Demonstrators held bright-yellow flags against a blue sky Thursday as about 70 people protested Wendy’s refusal to join the Fair Food Program.
The group walked from UF’s Norman Field to the Reitz Union in the Boot the Braids march, which urged consumers to boycott Wendy’s and prodded UF to remove the fast-food chain from campus.
Lucero Ruballos, the UF Chispas secretary who helped organize the march, said Wendy’s has ignored farmworkers’ rights and failed to join the coalition between farmers and companies.
As activists gathered on Norman Field at about 12:30 p.m., they held tomato-shaped protest signs reading phrases like “Respect,” “Dignity” and “Libertad.” Ruballos said the group is concerned with the farms Wendy’s gets their tomatoes from.
Members of UF Chispas, a student organization advocating for the local migrant community, and the non-profit Coalition of Immokalee Workers marched in protest, one of many anti-Wendy’s demonstrations that have occurred at UF in recent years.
The Fair Food Program, of which Wendy’s is not a part, is an agreement between farmers, workers and restaurants to ensure fair, humane wages and working conditions, Ruballos said.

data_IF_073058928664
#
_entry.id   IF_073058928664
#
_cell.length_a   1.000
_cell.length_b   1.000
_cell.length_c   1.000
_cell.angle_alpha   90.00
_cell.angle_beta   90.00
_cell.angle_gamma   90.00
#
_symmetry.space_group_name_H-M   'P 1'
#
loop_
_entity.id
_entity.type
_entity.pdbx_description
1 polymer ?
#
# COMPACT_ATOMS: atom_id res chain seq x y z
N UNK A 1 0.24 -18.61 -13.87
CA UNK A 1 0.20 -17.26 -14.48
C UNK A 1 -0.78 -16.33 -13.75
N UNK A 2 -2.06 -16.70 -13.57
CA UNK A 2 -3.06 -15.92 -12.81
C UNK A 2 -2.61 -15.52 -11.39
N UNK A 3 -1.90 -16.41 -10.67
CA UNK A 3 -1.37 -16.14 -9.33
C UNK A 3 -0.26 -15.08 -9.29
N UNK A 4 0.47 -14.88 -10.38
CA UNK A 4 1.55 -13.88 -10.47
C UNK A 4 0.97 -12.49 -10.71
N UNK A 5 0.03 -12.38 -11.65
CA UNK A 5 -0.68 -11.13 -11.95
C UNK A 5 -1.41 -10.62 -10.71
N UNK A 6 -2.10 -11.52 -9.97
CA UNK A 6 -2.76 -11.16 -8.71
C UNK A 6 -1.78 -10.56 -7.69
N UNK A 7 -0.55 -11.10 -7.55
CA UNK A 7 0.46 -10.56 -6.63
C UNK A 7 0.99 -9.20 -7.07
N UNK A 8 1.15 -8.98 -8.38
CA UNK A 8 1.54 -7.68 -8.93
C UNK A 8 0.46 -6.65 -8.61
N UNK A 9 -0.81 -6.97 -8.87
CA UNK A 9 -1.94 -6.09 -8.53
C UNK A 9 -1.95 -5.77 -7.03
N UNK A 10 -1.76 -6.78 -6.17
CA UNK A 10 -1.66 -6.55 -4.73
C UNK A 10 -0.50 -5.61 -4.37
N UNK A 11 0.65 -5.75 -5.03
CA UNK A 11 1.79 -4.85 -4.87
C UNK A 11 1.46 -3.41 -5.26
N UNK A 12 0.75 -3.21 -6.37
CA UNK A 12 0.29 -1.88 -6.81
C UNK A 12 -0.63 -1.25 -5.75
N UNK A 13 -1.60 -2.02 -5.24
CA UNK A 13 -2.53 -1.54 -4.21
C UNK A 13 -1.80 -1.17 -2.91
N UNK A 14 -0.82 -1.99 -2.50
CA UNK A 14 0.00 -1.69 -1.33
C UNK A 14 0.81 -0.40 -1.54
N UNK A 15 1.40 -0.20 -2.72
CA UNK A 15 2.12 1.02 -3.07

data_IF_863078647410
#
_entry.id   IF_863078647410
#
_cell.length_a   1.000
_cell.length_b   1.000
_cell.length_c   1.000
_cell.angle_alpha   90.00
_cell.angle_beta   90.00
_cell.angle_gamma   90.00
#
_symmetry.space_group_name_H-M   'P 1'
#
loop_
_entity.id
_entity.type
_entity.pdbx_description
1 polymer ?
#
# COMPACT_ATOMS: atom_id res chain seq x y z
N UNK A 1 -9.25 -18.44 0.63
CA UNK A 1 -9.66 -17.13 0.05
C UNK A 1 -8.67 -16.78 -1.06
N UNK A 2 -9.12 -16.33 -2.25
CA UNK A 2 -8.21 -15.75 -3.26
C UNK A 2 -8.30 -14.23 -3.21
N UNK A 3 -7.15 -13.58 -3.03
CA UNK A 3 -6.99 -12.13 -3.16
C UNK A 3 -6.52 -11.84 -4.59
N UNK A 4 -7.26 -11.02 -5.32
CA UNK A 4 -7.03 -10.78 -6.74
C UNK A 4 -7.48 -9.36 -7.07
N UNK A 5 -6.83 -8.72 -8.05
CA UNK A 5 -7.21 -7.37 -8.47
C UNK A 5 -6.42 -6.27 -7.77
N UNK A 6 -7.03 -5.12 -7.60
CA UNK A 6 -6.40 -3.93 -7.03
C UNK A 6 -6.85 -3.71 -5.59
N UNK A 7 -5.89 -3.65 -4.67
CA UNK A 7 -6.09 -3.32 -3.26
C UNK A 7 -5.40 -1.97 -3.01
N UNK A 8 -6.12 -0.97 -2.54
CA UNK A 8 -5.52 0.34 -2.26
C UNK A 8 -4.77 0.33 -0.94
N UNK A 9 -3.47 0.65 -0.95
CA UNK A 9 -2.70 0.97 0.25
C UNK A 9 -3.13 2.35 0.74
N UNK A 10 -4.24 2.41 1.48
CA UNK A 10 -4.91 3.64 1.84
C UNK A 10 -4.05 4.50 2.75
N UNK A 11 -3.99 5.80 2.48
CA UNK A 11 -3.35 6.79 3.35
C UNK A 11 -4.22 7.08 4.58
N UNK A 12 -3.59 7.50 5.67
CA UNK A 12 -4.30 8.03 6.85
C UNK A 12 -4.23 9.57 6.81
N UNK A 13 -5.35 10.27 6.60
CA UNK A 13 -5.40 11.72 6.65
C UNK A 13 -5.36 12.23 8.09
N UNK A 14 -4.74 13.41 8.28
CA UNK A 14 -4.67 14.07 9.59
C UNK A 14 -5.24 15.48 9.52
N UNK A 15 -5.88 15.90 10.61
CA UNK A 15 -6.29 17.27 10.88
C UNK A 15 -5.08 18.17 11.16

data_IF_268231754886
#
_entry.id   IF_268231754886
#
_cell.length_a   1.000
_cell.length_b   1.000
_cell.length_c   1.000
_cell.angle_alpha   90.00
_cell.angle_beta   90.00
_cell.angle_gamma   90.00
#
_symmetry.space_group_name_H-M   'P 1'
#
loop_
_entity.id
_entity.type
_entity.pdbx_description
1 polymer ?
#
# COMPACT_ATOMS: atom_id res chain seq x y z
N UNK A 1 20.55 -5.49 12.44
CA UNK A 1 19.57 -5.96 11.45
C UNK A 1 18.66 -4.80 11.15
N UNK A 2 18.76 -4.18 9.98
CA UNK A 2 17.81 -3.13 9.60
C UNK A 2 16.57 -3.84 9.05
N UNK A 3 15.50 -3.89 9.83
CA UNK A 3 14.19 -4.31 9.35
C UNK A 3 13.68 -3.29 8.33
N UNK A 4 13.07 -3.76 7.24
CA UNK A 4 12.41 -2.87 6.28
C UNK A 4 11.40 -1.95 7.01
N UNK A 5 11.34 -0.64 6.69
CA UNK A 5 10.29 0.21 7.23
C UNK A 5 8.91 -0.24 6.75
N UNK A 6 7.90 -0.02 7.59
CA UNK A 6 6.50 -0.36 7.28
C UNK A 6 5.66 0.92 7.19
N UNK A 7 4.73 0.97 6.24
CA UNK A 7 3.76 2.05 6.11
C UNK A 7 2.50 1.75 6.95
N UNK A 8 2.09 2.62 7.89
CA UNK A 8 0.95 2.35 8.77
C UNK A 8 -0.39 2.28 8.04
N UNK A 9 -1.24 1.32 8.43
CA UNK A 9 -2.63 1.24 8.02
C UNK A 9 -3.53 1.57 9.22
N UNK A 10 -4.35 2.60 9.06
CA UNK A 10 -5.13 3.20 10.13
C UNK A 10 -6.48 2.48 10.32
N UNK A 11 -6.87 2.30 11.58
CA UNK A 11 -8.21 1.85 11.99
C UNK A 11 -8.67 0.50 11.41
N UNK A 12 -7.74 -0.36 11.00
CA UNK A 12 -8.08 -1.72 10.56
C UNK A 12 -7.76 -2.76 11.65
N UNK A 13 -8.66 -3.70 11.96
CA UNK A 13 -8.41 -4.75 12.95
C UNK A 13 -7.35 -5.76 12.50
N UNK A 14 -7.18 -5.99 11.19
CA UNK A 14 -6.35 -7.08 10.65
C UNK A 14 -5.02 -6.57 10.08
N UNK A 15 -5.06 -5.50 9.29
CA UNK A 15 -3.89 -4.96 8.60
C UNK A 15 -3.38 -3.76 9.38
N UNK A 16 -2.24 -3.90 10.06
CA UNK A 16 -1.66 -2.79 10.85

“We want to get Wendy’s off of UF’s contract,” the 20-year-old UF criminology and law sophomore said. “And we want to show Wendy’s that students are getting involved nationwide.”
The Gainesville event began the national Return to Human Rights Tour, which will include protests in 14 cities — their second-to-last stop being Wendy’s Ohio headquarters March 24, Ruballos said.
As protestors reached Turlington Plaza, some bystanders cheered in support, while others lifted their fast-food to-go bags in the air, seemingly to make fun of the group.
Unfazed, the group chanted, “The people, united, will never be defeated,” continuing down Stadium Road before arriving at the Reitz Union.
Cecilia Luna, a UF public relations senior who stood with the protestors, said she wanted to hold the fast-food franchise and UF accountable.
“UF strives to be a top 10 university but continues to profit from Wendy’s,” the 21-year-old said. “You don’t have to be a farmworker to care about these issues.”
Contact Max Chesnes at [email protected] and follow him on Twitter at @chesnesmax
This article has been updated to reflect that Cecilia Luna is a senior, not a sophomore